A while back, I created a WPF Mandelbrot Set program with zoom abilities. I demonstrated the use of async/await for writing code that works asynchronously (to keep the UI responsive), but is easy to write as synchronous code. Here’s a sample image:
The image is grayscale, so I wanted to make it use colors, to indicate the level of “being part of” the Mandelbrot set. The problem here is how to create a nice color gradient that moves smoothly from color to color.
One possible option might be to leverage an existing class, such as WPF’s LinearGradientBrush, set up a bunch of gradient stops with the colors to be interpolated, and then extract a color in a specific offset as needed. There are two issues with this: the first is that LinearGradientBrush has no method to get the color at a specified offset, and second, I would rather create a generic algorithm that did not depend on a particular technology.
My goal would be to create a color gradient of some kind and apply it to the Mandelbrot set to get images such as the following:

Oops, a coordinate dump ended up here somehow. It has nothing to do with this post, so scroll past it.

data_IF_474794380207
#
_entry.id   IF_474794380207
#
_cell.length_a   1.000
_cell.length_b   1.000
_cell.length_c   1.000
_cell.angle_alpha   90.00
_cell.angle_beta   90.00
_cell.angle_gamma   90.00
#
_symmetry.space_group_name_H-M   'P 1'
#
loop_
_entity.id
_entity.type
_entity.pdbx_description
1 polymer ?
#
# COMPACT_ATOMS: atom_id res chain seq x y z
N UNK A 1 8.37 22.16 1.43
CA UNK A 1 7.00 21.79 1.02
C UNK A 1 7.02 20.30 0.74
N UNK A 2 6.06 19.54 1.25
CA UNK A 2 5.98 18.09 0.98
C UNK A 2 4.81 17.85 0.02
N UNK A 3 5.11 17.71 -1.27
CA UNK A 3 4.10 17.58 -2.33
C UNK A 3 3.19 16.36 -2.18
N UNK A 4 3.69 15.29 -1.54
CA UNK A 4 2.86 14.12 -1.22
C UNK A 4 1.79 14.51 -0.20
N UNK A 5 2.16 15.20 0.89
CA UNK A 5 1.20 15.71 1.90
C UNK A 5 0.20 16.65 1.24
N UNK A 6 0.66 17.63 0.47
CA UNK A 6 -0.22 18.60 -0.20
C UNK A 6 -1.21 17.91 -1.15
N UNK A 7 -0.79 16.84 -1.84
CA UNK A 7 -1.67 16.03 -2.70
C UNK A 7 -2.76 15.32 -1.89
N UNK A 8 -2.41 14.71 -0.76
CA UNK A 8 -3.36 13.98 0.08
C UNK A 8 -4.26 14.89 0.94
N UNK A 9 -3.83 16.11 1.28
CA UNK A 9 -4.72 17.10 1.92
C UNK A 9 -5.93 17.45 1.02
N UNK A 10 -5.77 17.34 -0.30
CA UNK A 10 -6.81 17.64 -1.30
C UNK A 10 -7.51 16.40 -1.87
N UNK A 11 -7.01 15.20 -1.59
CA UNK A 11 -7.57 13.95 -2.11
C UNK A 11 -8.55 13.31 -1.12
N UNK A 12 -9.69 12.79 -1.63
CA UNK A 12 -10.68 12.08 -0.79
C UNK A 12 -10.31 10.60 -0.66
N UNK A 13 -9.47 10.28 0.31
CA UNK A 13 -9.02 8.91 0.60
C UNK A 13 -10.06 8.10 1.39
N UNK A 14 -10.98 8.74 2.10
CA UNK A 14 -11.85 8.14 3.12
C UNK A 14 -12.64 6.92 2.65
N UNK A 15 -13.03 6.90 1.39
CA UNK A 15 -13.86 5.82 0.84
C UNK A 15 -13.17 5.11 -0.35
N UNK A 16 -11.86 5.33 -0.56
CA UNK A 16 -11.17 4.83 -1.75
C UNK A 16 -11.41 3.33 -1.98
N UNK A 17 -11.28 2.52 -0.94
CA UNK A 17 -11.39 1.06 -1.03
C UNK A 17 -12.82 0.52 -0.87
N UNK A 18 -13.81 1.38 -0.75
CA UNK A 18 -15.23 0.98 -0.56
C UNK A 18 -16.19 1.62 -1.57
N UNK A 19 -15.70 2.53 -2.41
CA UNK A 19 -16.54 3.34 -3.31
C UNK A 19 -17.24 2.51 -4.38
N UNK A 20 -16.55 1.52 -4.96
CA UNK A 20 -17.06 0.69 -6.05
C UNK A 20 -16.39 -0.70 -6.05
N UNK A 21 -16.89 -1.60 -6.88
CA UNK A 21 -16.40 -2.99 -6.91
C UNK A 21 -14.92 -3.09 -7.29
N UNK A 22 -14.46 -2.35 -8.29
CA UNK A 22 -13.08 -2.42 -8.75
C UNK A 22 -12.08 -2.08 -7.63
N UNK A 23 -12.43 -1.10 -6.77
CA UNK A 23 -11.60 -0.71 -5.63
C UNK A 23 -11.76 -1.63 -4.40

There are several ways to do this, here I’ll describe one that works for me, and is not too complex to understand and implement.
The idea is to change the color based on a sine wave. This gives a nice smooth gradient effect (although it’s not linear, which is not a requirement anyway). By changing the frequency of the RGB components (we could theoretically work with other color spaces such as HSV) we can get various gradients. Also, we can also play with the phase of each color component, creating a “shifting” effect. The basic implementation of such a gradient can be implemented like so:
Where the Freq* are the frequencies of the respective RGB colors and Phase* are the phase shift values. Note that all calculations are done with floating point numbers (ranging from 0.0 to 1.0), converting to a WPF Color structure (in this case) at the very end. This is simply convenient, as we’re working with trigonometric functions, which like floating point numbers rather than integers. The result is normalized to the range 0 to 1, as the sine function produces results from –1 to 1, so we add one to get a range of 0 to 2 and finally divide by 2 to get to the desired range.
To create nice gradients, a lot of trial and error is needed. To make things easier, I created a helper program that allows changing the aforementioned properties using sliders, getting an immediate feedback of the result. I also added an option to export the selected values to an XML file and vice versa for importing. Here are some screenshots of the tool:
The Size slider sets the number of color entries in the returned array, and the MaxAngle parameter effectively sets the number of sine cycles to use; or put another way, the rate in which the gradient changes.
The color gradient generator and the color based Mandelbrot set can be downloaded from the following link: